How Are Dental Crowns Made?

What Are Dental Crowns?

A dental crown can be defined as a tooth-shaped cap or cover that dentists place over a tooth in order to cover it and restore its shape, strength as well as size. Dental crowns are likewise used to improve the appearance of disfigured and/or discolored teeth. When a crown is cemented into place, it fully encases the visible portion of the tooth that needs correction and lies above the gum line.

Crown restorations can easily be regarded as one of the most prevalent dental procedures throughout the world. Every day, hundreds of thousands of people get dental crowns placed in their mouths to fix tooth problems of all kinds. However, despite the commonality of the procedure, most people do not understand dental crowns very well. In fact, some are even frightened or intimidated by the prospect of going through a crown restoration. 

If you are one of those people, you should know that there is nothing to feel daunted by when it comes to dental crowns. Not only do they correct vital tooth problems, but they are also not scary at all. In fact, the procedure of placing dental crowns for teeth restoration is fairly straightforward and logical. More importantly, these prosthetic restorations perform vital functions for the health of teeth and mouth. Therefore, it would not be wrong to say that these fixed prosthetic restorations help in restoring damaged teeth to their original size and shape.

The basic premise behind their function is that dentists cement dental crowns on teeth that are extensively decayed, damaged or cracked. Although the damage sometimes extends down to the root surface, what dental crowns basically replace is the outer part of your natural teeth, which is why they are called “crowns.”

If a dentist recommends a dental crown procedure to you, he/she will get a proper measurement of your teeth and crowns will be custom-made to ensure that they fit perfectly over each tooth. It is also noteworthy that dental crowns can be made using a wide variety of materials such as ceramics, resin, gold or porcelain-and-metal.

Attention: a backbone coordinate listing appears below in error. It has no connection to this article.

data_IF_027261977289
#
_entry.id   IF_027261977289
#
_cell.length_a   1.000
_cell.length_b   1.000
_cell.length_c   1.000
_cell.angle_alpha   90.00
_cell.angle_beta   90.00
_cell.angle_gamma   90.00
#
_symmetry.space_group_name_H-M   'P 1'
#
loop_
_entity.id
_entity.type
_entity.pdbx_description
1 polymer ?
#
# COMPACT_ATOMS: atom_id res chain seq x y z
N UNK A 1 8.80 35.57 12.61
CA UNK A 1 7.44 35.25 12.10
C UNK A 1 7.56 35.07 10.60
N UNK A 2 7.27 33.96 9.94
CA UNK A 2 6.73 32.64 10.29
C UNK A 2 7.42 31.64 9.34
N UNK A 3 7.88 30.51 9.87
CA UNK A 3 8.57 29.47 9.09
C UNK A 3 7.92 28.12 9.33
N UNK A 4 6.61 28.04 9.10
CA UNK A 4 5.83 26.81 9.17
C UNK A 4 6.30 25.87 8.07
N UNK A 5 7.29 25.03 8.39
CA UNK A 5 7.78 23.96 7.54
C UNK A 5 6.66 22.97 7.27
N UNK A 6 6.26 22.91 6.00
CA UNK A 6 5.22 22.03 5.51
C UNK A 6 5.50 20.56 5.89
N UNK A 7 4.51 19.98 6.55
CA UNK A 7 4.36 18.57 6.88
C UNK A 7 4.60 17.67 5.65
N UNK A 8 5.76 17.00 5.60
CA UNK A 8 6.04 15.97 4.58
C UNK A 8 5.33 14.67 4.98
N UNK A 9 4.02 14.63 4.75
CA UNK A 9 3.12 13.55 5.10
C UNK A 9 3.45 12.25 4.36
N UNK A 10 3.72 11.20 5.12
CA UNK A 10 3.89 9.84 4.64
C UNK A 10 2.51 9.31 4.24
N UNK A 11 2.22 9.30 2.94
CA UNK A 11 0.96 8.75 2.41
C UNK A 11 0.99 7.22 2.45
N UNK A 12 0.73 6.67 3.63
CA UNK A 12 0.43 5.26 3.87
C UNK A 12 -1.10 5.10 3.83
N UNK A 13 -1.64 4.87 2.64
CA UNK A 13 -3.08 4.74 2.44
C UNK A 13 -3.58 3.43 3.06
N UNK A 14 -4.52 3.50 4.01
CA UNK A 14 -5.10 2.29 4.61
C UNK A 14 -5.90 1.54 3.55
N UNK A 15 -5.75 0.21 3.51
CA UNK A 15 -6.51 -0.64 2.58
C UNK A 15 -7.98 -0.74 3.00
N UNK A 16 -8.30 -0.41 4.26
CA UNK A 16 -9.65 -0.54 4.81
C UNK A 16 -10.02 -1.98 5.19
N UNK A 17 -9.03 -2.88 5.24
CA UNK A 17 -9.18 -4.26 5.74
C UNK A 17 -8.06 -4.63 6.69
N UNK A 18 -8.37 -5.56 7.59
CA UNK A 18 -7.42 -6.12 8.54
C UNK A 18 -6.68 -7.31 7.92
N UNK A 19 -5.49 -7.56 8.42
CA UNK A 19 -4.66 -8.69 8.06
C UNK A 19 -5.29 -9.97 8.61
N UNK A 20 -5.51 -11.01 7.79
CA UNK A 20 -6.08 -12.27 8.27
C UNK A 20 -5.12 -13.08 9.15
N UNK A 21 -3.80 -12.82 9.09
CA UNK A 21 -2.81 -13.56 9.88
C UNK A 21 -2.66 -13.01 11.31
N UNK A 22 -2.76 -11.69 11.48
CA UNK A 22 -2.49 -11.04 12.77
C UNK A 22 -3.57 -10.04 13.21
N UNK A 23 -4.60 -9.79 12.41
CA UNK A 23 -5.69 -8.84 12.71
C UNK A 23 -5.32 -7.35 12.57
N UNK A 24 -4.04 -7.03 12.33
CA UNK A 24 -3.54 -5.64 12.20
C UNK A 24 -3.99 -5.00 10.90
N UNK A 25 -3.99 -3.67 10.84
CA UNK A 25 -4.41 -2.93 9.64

Why Is A Dental Crown Needed?

You might need a dental crown in the following situations:

  • To cover a dental implant

  • To ensure that a dental bridge stays in place

  • To carry out a cosmetic modification

  • To cover severely discolored teeth 

  • To restore a severely worn down or already broken tooth

  • To save a weak tooth from breaking and/or decay

  • To hold a cracked tooth together 

Children might need a dental crown for the following reasons:

  • To save teeth that have been extensively damaged by decay and hence, cannot support a filling

  • To reduce the frequency of administering general anesthesia to children who cannot completely cooperate with the needs of suitable dental care because of their age, medical history or behavior

  • To protect a child’s teeth that are at a higher risk of undergoing tooth decay, particularly when he/she finds it difficult to keep up with the daily required oral hygiene

In all these cases, pediatric dentists usually recommend a stainless steel dental crown to children.

Raw Materials Used In Making Dental Crowns

As mentioned above, dental crowns can be made using a wide variety of materials such as all-resin, ceramic, stainless steel, porcelain-and-metal, etc. Mentioned below are some of the most common raw materials explained in detail:


Different types of metals are used in making dental crowns. These include alloys with a high content of platinum or gold or even base-metal alloys such as nickel-chromium or cobalt-chromium alloys. The good thing about metal crowns is that they withstand chewing and biting forces well. They also last for a very long time and withstand extensive wear and tear. In addition to that, metal crowns break or chip very rarely. The only drawback to these crowns is perhaps the high price of gold and their metallic color.